y[n], is equal to the output of the all-pass system minus the output of the low-pass system. Since the low frequency components are
subtracted from the original signal, only the high frequency components appear in the output. Thus, a high-pass filter is formed.
This could be performed as a two step operation in a computer program: run the signal through a low-pass filter, and then subtract

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32: The Laplace Transform
33: The z-Transform

High-Pass, Band-Pass and Band-Reject Filters

the filtered signal from the original. However, the entire operation can be performed in a signal stage by combining the two filter
kernels. As described in Chapter

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7, parallel systems with added outputs can be combined into a single stage by adding their impulse responses. As shown in (b), the
filter kernel for the high-pass filter is given by: [n] - h[n]. That is, change the sign of all the samples, and then add one to the sample
at the center of symmetry.
For this technique to work, the low-frequency components exiting the low-pass filter must have the same phase as the low-frequency
components exiting the all-pass system. Otherwise a complete subtraction cannot take place. This places two restrictions on the
method: (1) the original filter kernel must have left-right symmetry (i.e., a zero or linear phase), and (2) the impulse must be added at
the center of symmetry.
The second method for low-pass to high-pass conversion, spectral reversal, is illustrated in Fig. 14-7. Just as before, the low-pass
filter kernel in (a) corresponds to the frequency response in (b). The high-pass filter kernel, (c), is formed by changing the sign of
every other sample in (a). As shown in (d), this flips the frequency domain left-for-right: 0 becomes 0.5 and 0.5

becomes 0. The cutoff frequency of the example low-pass filter is 0.15, resulting in the cutoff frequency of the high-pass filter being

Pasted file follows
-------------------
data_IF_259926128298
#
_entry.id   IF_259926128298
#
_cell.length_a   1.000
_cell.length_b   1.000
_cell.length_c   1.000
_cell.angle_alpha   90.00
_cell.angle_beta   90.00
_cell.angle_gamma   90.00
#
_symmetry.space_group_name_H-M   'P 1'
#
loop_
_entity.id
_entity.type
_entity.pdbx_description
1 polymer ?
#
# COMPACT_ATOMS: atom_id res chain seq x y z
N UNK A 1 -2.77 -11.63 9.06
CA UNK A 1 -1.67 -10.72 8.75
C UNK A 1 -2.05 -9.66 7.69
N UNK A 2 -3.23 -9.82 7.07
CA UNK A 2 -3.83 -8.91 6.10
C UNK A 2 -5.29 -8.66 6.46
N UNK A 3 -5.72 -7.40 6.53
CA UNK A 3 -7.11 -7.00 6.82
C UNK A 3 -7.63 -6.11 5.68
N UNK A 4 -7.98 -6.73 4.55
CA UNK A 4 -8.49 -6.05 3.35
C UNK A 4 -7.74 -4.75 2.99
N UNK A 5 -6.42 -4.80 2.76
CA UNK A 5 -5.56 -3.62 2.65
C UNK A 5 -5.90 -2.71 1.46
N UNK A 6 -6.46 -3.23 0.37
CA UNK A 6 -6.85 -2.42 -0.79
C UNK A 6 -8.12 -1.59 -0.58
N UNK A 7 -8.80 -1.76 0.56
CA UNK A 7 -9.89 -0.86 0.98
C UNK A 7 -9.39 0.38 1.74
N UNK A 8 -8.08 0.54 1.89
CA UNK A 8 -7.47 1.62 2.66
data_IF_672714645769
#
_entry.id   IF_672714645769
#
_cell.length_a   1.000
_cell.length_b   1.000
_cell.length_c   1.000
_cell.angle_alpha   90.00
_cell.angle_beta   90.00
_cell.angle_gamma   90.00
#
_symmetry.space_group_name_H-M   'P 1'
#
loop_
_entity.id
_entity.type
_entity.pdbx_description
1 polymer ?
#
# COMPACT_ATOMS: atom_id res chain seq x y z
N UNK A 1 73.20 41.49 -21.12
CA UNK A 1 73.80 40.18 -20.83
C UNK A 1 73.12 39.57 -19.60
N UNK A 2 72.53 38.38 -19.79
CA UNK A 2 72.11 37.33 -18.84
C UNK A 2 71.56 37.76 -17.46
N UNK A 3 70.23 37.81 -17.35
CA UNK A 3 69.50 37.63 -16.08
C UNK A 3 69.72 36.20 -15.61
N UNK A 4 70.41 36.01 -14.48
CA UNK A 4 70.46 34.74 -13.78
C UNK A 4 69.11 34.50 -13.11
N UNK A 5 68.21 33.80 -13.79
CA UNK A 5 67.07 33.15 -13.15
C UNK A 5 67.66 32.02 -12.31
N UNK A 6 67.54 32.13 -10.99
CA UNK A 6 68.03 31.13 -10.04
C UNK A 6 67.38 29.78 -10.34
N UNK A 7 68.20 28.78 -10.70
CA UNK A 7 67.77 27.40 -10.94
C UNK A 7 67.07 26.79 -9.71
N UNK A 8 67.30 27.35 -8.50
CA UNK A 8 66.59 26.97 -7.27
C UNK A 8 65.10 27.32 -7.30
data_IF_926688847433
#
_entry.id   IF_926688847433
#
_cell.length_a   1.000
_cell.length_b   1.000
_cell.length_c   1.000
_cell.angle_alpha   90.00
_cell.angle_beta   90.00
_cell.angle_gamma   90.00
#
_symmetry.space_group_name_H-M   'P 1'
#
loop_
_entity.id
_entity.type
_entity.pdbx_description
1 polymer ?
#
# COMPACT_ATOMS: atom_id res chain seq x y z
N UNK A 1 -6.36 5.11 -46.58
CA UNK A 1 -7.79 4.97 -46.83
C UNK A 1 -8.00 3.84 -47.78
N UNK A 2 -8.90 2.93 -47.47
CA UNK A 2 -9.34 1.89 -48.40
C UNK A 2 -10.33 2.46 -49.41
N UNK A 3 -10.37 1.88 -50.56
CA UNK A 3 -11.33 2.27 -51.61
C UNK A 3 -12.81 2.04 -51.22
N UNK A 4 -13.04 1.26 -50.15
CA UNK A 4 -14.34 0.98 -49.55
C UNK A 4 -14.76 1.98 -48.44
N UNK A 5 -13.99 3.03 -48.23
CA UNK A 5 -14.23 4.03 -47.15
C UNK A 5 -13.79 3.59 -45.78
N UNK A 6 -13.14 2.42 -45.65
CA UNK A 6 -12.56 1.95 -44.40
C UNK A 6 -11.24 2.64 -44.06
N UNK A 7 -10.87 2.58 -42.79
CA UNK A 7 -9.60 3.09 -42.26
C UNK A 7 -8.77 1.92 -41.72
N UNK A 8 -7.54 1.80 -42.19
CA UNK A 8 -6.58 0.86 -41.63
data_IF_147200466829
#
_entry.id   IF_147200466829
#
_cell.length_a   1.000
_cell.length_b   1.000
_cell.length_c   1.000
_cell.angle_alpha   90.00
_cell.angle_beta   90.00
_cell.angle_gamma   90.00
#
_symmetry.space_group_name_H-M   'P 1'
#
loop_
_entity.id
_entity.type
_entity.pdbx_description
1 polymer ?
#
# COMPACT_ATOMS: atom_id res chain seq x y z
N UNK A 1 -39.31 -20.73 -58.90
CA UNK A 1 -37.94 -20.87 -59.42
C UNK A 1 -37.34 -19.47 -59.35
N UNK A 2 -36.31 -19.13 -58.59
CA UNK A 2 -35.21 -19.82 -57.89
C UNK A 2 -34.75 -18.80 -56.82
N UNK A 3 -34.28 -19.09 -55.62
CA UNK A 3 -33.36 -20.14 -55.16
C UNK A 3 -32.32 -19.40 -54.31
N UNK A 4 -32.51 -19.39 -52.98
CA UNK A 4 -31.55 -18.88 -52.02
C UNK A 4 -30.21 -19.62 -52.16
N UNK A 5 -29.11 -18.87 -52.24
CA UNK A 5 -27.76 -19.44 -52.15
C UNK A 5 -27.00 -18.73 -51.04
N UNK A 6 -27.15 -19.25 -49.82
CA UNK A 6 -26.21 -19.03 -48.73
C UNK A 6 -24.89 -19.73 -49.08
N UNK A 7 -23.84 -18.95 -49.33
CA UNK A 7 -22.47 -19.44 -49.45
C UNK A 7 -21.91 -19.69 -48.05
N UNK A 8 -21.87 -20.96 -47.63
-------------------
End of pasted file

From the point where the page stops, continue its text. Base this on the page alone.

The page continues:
0.35.
Changing the sign of every other sample is equivalent to multiplying the filter kernel by a sinusoid with a frequency of 0.5. As
discussed in Chapter 10, this has the effect of shifting the frequency domain by 0.5. Look at (b) and imagine the negative frequencies
between -0.5 and 0 that are of mirror image of the frequencies between 0 and 0.5. The frequencies that appear in (d) are the negative
frequencies from (b) shifted by 0.5.

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High-Pass, Band-Pass and Band-Reject Filters

Lastly, Figs. 14-8 and 14-9 show how low-pass and high-pass filter kernels can be combined to form band-pass and band-reject
filters. In short, adding the filter kernels produces a b and-reject filter, while convolving the filter kernels produces a b and-pass filter.
These are based on the way cascaded and parallel systems are be combined, as discussed in Chapter 7. Multiple combination of
these techniques can also be used. For instance, a band-pass filter can be designed by adding the two filter kernels to form a bandpass filter, and then use spectral inversion or spectral reversal as previously described. All these techniques work very well with few
surprises.
Next Section: Filter Classification